CALM sat down with the world-beating hurdler to talk about the pressures of competitive athletics, his charity Go Dad Run and how ridiculous blue Y-fronts can help men take their health seriously.
It’s been 24 years since Colin Ray Jackson set the 110m hurdles world record in Stuttgart. And 14 years since he retired from running, so it’s startling to meet him in the flesh and see that he could pass for about 32.
This is in both appearance and demeanour. He’s chatty, unassuming, laughs easy and is full of energy. At a guess, this youthfulness might be down to the ‘residual fitness’ that comes from decades being the absolute best in the world at jumping over stuff really fast (he still holds the record for fastest indoor 60m hurdles).
As you might expect from such an upbeat sports personality, Colin has remained a public figure since retiring. A regular athletics pundit for the BBC – we’ve seen him cover the Olympics in Athens, Beijing and London, he’s also coached several Olympians, written three books and even made the final of Strictly Come Dancing.
But today we’re here to chat about Sanlam Go Dad Run, a series of 5K and 10K runs for men and boys that Colin founded with friends in 2013 to raise awareness and funds for important men’s health charities.
TWO OF MY UNCLES SUFFERED FROM PROSTATE CANCER. THE UNCLE THAT DIDN’T SAY ANYTHING ABOUT IT PASSED AWAY AND THE ONE WHO WAS VERY VOCAL SURVIVED.
“We wanted to get men to talk about their issues. Two of my uncles suffered from prostate cancer. The uncle that didn’t say anything about it passed away and the one who was very vocal survived – he spoke to my mother who was a nurse and they got the ball rolling” says Jackson.
After learning the shocking fact that 1 in 4 Afro-Carribean men will deal with prostate cancer, Colin wanted to use his influence and unique experience to help men to feel more able to talk about their health.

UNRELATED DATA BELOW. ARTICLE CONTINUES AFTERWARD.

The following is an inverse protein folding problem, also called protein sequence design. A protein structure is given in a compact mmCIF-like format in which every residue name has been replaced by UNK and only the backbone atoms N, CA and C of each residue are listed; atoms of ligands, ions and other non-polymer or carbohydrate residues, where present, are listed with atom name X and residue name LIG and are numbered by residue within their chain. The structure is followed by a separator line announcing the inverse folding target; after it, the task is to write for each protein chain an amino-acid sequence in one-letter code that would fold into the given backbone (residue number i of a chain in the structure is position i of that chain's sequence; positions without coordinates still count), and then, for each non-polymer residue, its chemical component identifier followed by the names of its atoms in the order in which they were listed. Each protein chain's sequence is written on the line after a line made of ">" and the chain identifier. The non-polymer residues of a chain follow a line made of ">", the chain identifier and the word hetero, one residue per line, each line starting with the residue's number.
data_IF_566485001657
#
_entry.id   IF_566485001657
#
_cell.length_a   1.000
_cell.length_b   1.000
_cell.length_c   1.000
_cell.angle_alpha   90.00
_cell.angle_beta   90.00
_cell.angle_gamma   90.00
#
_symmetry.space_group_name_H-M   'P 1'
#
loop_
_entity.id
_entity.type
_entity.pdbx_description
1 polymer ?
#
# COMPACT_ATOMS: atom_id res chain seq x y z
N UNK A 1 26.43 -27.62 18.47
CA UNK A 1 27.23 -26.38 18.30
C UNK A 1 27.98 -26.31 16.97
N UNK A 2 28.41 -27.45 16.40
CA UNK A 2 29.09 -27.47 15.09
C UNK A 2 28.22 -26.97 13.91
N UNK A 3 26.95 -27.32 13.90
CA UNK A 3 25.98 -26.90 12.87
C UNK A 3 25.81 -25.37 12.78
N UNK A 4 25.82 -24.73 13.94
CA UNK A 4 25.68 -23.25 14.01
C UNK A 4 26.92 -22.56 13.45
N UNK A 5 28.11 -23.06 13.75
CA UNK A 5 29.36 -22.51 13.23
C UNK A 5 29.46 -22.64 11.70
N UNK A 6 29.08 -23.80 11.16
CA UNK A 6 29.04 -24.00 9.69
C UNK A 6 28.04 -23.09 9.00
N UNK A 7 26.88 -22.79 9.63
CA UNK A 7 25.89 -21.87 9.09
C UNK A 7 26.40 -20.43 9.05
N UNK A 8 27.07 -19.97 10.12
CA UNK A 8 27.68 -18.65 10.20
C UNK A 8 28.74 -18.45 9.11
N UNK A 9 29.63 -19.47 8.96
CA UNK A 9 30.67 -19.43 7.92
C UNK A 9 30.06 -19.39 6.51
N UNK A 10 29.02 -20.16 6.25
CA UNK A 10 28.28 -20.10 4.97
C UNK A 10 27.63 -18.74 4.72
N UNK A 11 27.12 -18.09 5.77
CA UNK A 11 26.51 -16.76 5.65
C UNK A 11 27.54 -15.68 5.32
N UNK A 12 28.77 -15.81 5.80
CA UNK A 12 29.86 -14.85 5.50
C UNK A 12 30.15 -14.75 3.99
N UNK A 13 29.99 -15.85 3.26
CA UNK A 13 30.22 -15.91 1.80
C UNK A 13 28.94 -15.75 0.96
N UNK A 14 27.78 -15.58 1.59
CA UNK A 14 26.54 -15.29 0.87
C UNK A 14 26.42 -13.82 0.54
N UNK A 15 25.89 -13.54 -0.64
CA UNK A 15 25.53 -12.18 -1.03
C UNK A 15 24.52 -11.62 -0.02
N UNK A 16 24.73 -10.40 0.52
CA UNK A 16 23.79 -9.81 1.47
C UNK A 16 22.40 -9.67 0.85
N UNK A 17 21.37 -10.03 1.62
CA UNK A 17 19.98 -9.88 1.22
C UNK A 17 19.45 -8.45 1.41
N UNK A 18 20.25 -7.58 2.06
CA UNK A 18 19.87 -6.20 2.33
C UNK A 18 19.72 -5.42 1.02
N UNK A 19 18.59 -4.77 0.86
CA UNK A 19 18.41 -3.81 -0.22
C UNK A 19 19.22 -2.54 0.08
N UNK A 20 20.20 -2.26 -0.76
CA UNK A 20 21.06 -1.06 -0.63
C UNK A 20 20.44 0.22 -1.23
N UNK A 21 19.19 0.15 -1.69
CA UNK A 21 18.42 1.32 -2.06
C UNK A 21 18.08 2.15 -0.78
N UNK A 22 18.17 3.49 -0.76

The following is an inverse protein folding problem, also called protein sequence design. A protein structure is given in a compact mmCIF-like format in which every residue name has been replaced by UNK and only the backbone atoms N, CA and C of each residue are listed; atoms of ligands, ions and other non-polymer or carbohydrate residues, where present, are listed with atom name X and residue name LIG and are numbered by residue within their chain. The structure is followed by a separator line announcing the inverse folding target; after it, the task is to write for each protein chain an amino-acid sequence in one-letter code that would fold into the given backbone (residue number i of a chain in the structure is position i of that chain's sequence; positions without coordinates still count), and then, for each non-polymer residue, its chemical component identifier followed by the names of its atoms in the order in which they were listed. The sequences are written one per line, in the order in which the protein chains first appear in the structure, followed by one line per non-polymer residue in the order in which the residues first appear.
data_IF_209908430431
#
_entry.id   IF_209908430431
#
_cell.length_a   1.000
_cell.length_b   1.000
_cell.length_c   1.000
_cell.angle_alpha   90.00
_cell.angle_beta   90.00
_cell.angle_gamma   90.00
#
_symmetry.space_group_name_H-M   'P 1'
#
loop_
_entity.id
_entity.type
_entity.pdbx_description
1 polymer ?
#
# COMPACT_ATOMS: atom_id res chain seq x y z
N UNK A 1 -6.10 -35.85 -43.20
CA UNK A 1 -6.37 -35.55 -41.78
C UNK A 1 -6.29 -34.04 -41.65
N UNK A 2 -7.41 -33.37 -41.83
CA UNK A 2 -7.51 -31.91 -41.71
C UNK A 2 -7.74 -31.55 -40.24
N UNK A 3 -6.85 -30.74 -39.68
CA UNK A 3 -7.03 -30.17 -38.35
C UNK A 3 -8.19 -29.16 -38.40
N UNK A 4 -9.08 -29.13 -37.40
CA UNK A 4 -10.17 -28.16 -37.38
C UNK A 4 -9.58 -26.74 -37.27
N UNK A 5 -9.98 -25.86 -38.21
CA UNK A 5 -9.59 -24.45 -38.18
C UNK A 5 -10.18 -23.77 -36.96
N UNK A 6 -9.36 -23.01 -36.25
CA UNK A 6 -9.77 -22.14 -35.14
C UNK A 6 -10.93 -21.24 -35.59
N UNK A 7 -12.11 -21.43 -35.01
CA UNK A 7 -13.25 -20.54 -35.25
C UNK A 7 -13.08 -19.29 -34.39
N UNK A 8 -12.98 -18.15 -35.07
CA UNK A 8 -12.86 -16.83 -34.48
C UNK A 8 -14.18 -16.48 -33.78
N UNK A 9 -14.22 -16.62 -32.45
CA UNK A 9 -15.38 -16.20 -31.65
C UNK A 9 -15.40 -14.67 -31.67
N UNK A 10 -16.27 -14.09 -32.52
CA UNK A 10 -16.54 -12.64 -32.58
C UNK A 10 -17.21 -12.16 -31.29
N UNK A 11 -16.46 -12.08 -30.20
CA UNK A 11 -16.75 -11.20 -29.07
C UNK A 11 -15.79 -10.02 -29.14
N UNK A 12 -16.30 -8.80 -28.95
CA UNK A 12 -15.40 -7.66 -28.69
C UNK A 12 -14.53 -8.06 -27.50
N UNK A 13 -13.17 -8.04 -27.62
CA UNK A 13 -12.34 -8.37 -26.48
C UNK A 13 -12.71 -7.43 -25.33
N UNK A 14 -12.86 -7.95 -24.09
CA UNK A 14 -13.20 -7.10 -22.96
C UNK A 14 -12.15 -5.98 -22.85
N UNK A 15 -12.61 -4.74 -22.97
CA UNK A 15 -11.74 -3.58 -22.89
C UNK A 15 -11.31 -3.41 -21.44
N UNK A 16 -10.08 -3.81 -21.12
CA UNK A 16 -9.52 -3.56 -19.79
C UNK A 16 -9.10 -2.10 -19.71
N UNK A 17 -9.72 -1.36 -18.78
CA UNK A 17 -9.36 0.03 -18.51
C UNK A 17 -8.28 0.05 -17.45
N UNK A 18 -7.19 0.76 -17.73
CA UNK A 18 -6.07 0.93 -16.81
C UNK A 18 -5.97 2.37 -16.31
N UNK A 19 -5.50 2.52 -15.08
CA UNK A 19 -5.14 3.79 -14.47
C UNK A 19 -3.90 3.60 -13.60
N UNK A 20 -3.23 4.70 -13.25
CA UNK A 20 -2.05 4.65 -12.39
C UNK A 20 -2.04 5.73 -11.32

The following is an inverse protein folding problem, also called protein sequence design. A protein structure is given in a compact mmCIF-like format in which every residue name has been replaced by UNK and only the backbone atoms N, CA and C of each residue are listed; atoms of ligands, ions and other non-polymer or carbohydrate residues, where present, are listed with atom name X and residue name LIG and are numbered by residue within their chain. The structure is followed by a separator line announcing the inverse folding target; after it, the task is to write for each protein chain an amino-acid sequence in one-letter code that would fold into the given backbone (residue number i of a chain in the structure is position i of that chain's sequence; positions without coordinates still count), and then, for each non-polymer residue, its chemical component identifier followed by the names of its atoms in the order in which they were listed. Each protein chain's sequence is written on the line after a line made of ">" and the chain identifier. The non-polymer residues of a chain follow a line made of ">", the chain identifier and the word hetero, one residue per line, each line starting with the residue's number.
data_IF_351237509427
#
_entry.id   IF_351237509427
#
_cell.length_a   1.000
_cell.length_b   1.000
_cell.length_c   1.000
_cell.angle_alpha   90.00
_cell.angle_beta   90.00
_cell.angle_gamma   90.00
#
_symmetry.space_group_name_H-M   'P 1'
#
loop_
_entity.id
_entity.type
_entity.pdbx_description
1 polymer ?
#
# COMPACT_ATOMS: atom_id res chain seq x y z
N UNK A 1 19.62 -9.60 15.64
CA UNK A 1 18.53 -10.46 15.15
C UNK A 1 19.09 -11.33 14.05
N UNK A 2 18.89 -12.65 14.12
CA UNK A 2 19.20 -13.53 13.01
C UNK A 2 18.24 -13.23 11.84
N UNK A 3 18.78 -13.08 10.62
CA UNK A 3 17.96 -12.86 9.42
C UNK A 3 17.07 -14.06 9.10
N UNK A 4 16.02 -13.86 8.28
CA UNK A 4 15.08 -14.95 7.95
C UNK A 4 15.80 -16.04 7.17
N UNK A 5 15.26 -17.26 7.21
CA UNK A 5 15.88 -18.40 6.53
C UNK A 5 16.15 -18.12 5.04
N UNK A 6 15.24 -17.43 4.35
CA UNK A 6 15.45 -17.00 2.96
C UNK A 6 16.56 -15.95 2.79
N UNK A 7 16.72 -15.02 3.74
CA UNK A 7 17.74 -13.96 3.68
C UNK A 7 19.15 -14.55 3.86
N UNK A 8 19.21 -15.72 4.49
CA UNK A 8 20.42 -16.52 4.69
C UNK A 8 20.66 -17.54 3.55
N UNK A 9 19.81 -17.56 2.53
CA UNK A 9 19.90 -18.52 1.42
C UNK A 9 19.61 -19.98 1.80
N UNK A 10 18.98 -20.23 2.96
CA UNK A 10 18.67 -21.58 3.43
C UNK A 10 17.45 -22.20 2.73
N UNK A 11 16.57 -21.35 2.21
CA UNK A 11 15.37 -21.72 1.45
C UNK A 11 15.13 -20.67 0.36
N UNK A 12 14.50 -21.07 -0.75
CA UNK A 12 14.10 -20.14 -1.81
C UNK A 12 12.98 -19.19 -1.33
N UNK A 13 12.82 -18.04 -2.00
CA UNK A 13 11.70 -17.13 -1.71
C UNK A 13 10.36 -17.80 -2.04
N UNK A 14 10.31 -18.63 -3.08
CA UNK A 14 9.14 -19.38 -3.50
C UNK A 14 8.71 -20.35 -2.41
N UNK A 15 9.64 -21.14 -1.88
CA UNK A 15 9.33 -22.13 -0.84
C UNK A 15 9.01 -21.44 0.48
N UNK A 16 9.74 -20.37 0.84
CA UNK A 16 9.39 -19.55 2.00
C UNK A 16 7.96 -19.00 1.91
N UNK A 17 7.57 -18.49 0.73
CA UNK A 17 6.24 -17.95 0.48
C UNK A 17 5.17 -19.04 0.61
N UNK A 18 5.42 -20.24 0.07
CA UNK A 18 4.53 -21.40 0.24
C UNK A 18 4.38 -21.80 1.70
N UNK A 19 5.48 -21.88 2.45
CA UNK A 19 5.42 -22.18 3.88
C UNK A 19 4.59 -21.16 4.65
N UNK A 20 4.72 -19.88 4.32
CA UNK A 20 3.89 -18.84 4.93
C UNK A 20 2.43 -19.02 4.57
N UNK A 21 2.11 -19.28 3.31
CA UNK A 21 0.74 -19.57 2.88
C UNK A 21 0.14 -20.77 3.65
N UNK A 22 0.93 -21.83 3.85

“In the world of sport, getting advice about anything is easy.”, says Jackson. “If you’re stressed or strained you can always talk to somebody. That was part of the provided services for you. If you were physically injured you can go to see a doctor at the drop of a hat and you’re continually having blood samples. It’s very natural to seek help.”
“But as soon as I came into ‘civilian life’ I realised how much more difficult it is for men to think about themselves and approach somebody. We’re terrible at going to the doctor’s – it seems like it’s set in us that we find it hard to step out of the box and do something. There’s also that sense of being slightly scared of what results you’ll get, nervous that you’ll be on the bad side rather than the good.”
“And with anything that involves ‘downstairs’, men are hopeless. They’re happy to brag about one part of their anatomy but anything else, not so much.”
Hence the attention-grabbing extra to the traditional charity run ensemble: Go Dad Run’s famous over the trouser blue y-fronts.
WITH ANYTHING THAT INVOLVES ‘DOWNSTAIRS’ MEN ARE HOPELESS. THEY’RE HAPPY TO BRAG ABOUT ONE PART OF THE ANATOMY BUT ANYTHING ELSE, NOT SO MUCH.
So in the four years that the Go Dad Run team had been jogging about in blue pants, had those ‘suck it up and get on with it’ ideas started to shift?